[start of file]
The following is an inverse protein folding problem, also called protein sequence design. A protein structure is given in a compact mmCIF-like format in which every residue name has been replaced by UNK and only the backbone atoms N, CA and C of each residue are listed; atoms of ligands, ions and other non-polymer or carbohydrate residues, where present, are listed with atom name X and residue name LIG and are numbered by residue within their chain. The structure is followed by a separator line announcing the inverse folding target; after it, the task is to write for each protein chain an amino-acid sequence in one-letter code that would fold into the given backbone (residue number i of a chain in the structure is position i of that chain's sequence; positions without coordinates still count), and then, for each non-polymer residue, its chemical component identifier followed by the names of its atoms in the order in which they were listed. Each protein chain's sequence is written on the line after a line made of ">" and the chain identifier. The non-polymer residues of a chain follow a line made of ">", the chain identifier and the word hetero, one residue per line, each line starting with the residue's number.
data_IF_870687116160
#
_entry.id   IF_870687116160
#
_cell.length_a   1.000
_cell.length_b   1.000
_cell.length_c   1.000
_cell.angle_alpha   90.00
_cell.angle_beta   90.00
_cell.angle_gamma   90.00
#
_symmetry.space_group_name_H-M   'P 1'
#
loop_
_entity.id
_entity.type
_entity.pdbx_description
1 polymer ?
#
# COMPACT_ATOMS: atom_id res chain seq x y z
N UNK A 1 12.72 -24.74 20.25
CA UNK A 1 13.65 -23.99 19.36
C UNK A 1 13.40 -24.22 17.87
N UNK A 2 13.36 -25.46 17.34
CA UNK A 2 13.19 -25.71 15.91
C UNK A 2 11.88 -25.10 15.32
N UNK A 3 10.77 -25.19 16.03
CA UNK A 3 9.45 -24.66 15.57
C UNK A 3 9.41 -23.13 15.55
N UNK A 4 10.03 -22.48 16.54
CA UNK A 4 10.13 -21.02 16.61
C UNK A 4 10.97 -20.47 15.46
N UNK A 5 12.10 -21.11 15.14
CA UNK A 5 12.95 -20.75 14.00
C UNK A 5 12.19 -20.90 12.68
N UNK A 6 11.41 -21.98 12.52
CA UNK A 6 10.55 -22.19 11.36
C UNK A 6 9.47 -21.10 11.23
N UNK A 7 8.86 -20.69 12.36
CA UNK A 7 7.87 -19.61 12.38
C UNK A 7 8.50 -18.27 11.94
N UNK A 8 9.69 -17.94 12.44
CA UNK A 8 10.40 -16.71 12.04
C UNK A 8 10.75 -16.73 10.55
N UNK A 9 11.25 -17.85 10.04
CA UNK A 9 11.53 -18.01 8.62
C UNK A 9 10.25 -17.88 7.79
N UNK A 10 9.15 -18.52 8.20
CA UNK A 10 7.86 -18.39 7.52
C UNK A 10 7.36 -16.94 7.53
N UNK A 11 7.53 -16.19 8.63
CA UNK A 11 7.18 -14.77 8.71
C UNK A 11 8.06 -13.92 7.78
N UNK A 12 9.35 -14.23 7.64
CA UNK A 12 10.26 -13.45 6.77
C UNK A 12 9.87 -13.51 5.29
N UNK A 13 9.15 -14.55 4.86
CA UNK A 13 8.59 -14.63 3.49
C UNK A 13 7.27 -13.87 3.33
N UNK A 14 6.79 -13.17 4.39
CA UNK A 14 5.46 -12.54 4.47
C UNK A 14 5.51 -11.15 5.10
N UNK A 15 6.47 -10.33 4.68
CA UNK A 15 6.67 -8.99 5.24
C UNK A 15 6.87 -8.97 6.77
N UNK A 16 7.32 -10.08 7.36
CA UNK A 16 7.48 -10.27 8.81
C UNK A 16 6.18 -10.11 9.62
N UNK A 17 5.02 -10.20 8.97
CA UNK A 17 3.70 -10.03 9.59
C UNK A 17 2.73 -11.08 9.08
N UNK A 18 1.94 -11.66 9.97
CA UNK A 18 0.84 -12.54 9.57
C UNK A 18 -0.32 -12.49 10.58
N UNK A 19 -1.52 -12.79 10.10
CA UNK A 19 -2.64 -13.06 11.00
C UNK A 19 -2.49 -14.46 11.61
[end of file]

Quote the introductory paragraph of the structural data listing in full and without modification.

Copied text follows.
The following is an inverse protein folding problem, also called protein sequence design. A protein structure is given in a compact mmCIF-like format in which every residue name has been replaced by UNK and only the backbone atoms N, CA and C of each residue are listed; atoms of ligands, ions and other non-polymer or carbohydrate residues, where present, are listed with atom name X and residue name LIG and are numbered by residue within their chain. The structure is followed by a separator line announcing the inverse folding target; after it, the task is to write for each protein chain an amino-acid sequence in one-letter code that would fold into the given backbone (residue number i of a chain in the structure is position i of that chain's sequence; positions without coordinates still count), and then, for each non-polymer residue, its chemical component identifier followed by the names of its atoms in the order in which they were listed. Each protein chain's sequence is written on the line after a line made of ">" and the chain identifier. The non-polymer residues of a chain follow a line made of ">", the chain identifier and the word hetero, one residue per line, each line starting with the residue's number.